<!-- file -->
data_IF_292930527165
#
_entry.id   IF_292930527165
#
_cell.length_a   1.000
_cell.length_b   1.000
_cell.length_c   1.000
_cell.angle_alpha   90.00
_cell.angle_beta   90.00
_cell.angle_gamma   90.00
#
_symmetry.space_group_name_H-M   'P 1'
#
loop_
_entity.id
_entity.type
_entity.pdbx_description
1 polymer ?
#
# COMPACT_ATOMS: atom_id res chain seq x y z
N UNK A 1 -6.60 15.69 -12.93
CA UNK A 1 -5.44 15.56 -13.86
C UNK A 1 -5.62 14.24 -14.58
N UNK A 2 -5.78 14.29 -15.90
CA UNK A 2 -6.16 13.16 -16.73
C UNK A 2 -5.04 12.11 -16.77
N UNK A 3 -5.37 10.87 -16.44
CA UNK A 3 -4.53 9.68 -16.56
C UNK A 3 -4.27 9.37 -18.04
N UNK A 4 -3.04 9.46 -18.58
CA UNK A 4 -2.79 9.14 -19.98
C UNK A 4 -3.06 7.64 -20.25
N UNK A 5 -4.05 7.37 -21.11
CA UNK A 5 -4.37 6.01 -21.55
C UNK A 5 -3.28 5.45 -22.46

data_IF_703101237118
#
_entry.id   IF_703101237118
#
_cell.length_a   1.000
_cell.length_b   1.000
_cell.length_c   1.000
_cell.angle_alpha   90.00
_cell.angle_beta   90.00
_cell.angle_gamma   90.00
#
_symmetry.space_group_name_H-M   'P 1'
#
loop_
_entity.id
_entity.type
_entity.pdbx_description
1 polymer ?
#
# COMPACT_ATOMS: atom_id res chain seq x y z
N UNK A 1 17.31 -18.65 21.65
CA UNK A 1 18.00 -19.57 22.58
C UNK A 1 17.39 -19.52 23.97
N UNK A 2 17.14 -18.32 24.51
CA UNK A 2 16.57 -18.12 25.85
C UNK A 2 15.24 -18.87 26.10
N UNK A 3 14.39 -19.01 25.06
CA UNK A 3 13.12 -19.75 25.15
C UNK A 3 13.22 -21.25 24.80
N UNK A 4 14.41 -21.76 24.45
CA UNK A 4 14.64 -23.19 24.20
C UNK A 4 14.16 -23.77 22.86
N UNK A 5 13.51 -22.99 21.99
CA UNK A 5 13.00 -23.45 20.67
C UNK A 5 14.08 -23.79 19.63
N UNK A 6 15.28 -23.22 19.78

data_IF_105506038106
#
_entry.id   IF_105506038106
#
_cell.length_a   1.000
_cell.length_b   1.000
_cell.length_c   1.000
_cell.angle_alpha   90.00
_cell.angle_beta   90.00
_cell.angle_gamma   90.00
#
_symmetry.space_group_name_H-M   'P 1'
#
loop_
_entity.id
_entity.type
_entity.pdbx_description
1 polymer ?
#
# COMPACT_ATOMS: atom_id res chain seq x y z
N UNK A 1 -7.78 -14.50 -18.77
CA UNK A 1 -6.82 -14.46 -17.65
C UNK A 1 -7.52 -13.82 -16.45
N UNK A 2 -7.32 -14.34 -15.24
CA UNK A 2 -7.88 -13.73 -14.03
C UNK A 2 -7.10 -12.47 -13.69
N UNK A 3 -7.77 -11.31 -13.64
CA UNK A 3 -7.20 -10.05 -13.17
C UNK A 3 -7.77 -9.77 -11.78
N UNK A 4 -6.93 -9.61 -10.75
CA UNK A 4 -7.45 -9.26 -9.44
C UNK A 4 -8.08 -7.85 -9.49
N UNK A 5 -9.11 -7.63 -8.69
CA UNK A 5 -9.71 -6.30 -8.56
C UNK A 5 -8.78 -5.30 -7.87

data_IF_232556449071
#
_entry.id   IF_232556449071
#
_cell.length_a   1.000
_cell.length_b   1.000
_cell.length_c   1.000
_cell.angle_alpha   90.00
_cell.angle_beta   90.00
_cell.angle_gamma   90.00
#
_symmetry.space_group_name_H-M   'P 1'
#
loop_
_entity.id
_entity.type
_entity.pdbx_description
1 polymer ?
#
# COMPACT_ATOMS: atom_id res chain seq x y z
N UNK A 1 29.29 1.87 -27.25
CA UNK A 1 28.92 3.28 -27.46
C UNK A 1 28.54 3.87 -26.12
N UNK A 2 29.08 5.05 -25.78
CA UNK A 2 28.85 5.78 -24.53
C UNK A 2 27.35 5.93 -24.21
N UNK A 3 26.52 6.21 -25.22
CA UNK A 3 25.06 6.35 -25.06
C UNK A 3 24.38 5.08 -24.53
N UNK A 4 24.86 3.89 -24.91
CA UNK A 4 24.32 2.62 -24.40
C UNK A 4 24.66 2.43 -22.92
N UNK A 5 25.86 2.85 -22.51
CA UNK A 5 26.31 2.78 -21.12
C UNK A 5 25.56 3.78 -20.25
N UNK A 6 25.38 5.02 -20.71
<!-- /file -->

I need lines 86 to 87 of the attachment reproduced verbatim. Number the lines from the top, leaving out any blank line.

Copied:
_entity.id
_entity.type